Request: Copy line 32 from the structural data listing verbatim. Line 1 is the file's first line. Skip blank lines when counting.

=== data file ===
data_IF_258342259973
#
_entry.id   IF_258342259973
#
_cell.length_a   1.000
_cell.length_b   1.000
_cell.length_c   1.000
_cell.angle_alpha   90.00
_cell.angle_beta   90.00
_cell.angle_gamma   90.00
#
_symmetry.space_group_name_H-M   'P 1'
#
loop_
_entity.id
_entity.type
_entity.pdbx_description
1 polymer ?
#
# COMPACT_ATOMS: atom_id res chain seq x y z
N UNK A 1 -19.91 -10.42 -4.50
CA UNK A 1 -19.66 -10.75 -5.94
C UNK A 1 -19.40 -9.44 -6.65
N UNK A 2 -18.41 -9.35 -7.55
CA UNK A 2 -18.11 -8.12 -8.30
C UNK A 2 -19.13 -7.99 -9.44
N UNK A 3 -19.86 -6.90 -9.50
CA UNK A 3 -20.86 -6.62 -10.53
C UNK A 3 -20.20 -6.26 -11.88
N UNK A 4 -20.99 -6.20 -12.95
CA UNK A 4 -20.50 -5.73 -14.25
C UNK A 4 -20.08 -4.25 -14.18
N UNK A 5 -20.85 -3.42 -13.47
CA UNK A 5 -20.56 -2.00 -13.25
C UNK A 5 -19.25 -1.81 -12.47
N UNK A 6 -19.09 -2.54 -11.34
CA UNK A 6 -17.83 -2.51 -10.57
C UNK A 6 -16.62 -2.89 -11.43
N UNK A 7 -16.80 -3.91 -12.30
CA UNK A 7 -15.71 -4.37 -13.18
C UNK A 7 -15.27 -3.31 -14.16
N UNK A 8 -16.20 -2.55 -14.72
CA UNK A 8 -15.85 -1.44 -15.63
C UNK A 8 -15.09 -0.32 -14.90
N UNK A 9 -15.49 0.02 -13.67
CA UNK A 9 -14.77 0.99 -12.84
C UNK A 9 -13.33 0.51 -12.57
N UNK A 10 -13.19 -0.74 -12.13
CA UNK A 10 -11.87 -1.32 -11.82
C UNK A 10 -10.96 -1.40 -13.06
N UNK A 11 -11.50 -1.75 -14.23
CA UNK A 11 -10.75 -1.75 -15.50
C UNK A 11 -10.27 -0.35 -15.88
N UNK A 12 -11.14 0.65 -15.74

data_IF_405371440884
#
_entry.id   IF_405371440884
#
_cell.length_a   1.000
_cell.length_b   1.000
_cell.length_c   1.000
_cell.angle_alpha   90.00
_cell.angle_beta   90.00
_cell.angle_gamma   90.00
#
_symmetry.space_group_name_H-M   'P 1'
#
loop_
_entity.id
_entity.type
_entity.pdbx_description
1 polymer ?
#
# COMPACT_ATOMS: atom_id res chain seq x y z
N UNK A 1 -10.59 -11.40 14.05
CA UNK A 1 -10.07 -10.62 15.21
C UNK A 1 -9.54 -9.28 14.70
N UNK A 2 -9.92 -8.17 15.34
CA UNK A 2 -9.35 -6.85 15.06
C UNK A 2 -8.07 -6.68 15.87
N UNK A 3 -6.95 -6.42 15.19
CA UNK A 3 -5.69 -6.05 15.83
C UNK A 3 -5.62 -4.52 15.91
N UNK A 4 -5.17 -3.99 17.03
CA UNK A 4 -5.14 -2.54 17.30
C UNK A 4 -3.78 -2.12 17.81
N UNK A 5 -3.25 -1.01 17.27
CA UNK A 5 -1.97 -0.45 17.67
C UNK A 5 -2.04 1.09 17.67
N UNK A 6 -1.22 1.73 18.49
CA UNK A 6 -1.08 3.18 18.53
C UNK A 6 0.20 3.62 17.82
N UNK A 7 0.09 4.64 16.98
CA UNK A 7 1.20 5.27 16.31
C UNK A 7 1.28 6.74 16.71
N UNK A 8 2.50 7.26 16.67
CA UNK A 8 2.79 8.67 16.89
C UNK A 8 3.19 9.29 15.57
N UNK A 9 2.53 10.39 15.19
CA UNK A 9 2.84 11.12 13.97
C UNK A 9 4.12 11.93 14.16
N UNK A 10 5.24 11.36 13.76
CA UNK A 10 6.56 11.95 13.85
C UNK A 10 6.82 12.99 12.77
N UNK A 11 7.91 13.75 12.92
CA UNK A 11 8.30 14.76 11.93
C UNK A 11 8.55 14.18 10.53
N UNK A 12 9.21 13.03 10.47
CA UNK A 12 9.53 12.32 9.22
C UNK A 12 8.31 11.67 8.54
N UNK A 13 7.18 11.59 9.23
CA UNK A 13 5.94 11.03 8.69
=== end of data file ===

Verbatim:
C UNK A 4 -20.08 -4.25 -14.18